James Joyce arrived in Trieste on 20th October 1904 together with his partner Nora Barnacle to teach English to the local middle classes, write some great literary works and enjoy the life of a lively Mediterranean harbour city. Exactly one hundred years later, on the 20th October 2004, the ‘Comune di Trieste’, together with the University of Trieste, inaugurated the ‘Museo Joyce Museum’.
The museum presents visitors with a wide range of information and material (in printed, digital and video form) on the almost eleven years which the Irish author spent in the city; on the various flats where he lived; on the places he used to frequent – churches and taverns, newspaper offices, villas and brothels; on his family – both his children, Giorgio and Lucia, were born in Trieste, and his brother Stanislaus and two of his sisters joined him there; and, naturally, on the great literary works which he wrote or started while there. These comprise The Portrait of the Artist as a Young Man, Exiles and the short poem Giacomo Joyce – his only piece set in Trieste. His masterpiece Ulysses’ first three chapters were conceived and written in Trieste, from where he asked his friend and colleague, Italo Svevo, the favour of bringing them to him in Paris, where he moved in 1919.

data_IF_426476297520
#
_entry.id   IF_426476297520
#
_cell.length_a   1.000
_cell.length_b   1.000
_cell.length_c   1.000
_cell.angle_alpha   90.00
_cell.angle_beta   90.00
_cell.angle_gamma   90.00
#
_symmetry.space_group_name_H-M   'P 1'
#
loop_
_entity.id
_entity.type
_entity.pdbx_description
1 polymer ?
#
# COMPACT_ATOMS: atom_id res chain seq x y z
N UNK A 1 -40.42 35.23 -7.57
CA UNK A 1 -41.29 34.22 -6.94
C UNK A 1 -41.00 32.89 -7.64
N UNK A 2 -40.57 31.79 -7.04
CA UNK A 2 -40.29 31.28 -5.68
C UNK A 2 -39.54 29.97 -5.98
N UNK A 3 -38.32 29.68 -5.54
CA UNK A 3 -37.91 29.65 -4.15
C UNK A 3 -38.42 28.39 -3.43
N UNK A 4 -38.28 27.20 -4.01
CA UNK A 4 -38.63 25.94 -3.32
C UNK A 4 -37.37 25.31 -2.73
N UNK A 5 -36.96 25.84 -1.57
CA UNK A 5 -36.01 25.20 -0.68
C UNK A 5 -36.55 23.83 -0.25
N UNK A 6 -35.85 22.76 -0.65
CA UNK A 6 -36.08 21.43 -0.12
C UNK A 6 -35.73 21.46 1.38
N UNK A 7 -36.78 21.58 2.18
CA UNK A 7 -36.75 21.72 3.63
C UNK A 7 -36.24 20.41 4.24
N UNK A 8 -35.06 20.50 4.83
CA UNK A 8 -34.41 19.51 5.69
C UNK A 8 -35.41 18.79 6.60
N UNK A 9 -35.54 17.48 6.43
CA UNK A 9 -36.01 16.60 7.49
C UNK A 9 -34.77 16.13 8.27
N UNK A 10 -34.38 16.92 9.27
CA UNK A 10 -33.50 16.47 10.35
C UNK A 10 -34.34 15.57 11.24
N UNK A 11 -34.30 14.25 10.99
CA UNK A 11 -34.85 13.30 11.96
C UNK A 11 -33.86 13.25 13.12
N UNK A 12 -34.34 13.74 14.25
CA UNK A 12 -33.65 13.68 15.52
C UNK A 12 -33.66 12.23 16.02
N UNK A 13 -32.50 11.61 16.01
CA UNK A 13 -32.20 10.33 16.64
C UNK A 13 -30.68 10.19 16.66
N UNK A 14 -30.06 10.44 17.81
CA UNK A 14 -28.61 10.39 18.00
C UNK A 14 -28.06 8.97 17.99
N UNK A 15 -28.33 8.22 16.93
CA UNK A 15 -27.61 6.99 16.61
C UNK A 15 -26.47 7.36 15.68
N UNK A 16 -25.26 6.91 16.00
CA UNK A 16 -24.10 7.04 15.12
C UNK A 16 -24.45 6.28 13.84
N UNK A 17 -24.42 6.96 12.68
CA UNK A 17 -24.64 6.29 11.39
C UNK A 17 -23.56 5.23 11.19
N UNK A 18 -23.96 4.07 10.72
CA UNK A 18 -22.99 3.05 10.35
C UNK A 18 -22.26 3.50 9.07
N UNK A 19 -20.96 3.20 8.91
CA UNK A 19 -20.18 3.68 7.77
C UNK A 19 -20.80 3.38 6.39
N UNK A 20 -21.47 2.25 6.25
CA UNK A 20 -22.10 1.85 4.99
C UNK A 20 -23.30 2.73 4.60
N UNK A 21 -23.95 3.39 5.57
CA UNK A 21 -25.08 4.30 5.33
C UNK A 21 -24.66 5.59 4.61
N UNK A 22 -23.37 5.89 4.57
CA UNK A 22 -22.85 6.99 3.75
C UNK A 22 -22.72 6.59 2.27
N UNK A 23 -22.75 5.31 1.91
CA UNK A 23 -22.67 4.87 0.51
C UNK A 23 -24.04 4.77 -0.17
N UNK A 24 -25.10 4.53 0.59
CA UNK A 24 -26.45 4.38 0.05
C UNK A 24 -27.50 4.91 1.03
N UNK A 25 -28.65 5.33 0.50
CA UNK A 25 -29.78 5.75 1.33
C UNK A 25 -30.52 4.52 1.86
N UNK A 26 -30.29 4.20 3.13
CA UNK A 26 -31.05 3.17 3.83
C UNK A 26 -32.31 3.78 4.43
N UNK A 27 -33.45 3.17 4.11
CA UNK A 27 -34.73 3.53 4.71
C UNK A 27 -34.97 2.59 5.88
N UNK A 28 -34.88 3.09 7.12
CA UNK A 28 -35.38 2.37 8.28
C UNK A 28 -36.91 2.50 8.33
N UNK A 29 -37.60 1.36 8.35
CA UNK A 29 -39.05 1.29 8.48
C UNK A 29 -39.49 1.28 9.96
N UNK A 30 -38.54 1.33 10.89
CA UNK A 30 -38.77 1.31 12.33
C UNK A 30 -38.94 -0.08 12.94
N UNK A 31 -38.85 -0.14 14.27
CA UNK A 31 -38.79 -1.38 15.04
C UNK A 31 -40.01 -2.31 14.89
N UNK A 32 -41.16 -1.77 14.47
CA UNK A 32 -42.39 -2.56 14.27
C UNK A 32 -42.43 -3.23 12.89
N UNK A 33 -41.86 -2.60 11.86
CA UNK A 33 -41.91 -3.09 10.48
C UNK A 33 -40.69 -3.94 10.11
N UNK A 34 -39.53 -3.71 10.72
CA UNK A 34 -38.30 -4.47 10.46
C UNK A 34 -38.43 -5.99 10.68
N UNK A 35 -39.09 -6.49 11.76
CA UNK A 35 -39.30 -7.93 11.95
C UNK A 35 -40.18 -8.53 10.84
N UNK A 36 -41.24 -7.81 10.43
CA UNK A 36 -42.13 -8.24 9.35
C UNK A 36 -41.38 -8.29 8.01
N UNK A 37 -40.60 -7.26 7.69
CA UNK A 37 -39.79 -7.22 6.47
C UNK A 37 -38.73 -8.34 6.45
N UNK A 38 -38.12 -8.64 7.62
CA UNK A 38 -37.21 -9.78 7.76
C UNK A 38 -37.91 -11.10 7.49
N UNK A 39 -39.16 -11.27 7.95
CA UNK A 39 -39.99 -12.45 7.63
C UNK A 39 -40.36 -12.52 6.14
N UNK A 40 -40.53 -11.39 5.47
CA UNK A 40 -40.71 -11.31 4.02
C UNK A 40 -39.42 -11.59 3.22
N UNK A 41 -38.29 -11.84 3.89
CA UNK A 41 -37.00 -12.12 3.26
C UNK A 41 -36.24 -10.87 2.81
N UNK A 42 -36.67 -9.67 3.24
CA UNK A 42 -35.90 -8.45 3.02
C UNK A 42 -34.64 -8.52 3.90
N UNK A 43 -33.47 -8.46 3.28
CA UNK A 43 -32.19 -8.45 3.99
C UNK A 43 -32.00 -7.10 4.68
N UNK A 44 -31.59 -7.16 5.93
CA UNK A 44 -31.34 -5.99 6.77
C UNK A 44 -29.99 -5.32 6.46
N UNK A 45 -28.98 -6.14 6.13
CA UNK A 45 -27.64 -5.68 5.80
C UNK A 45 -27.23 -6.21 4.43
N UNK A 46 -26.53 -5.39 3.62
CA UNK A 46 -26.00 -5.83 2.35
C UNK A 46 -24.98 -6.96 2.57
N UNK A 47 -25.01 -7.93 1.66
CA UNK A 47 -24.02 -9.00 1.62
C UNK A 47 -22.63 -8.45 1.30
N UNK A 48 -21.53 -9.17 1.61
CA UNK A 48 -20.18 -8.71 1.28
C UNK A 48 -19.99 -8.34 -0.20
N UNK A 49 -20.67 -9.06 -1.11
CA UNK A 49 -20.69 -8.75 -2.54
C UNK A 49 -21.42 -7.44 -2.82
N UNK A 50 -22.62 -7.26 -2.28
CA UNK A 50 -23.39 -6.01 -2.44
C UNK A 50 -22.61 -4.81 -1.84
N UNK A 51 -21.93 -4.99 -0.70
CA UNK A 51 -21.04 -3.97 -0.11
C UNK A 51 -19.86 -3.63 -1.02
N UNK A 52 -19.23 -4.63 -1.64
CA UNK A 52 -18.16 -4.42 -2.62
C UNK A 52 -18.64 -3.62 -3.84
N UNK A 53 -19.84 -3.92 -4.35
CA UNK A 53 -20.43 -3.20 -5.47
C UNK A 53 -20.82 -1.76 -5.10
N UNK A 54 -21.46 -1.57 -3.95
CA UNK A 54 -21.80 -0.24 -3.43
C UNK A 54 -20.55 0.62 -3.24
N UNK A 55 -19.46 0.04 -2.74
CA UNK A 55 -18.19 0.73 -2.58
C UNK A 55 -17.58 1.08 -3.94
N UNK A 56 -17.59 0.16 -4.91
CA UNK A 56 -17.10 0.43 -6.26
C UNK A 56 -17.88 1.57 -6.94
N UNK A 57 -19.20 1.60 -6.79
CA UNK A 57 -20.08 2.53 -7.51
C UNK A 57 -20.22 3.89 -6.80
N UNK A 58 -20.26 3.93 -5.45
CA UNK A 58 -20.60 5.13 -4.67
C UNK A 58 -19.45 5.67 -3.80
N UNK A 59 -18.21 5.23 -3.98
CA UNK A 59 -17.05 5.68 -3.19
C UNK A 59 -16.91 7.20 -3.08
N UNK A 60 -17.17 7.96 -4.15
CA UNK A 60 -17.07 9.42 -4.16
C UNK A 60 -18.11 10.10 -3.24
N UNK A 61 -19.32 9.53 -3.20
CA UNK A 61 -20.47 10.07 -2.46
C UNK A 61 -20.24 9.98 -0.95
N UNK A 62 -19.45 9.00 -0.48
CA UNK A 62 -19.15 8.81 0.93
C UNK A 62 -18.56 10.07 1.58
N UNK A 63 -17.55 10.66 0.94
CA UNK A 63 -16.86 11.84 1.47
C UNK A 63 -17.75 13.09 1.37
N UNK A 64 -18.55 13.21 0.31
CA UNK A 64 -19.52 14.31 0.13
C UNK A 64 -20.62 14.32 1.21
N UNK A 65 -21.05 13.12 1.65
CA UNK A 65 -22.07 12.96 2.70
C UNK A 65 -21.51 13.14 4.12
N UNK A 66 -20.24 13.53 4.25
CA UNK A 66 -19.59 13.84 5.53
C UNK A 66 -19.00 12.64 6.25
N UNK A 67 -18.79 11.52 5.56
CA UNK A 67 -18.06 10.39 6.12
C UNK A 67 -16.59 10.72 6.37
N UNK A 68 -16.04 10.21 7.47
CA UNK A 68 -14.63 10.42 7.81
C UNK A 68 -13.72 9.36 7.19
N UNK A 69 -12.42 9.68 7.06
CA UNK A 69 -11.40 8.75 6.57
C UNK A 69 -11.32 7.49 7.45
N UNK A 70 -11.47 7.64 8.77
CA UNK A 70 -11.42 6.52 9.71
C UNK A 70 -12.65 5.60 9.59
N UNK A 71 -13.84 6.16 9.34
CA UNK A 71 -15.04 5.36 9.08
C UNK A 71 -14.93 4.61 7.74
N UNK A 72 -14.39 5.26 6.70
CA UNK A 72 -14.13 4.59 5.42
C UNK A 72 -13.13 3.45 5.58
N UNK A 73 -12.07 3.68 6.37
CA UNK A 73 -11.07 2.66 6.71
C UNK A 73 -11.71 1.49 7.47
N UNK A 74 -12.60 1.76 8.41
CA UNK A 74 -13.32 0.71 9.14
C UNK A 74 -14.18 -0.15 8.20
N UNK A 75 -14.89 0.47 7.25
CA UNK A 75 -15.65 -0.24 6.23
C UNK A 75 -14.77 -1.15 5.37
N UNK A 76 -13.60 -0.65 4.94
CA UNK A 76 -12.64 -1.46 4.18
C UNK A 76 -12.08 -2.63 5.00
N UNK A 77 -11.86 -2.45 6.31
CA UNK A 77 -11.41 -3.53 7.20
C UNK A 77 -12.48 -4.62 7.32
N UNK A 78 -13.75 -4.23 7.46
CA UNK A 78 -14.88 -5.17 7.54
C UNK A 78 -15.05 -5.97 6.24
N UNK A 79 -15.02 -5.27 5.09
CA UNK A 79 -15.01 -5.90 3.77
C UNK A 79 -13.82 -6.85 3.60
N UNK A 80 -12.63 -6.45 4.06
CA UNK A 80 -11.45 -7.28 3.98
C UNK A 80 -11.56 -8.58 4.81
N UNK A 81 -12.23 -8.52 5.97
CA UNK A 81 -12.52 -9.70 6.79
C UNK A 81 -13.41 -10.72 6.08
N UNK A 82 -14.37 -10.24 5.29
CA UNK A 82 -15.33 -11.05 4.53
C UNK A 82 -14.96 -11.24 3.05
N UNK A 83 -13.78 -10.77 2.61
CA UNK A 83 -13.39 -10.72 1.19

His friendship with Svevo, well-documented in the letters they exchanged, was one of the most meaningful relationships which Joyce entertained during his years in Trieste, so much so that the Triestine writer is thought by many to have been one of the models for the protagonist of Ulysses – Leopold Bloom. In honour of the latter, every year on 16th June – as is customary in Dublin – the ‘Museo Joyce Museum’ celebrates the Bloomsday, i.e. an event dedicated to Joyce and his work on the day on which the whole of his masterpiece Ulysses takes place.
Comune di Trieste
Video by TCD
With the contribution of Friuli Venezia Giulia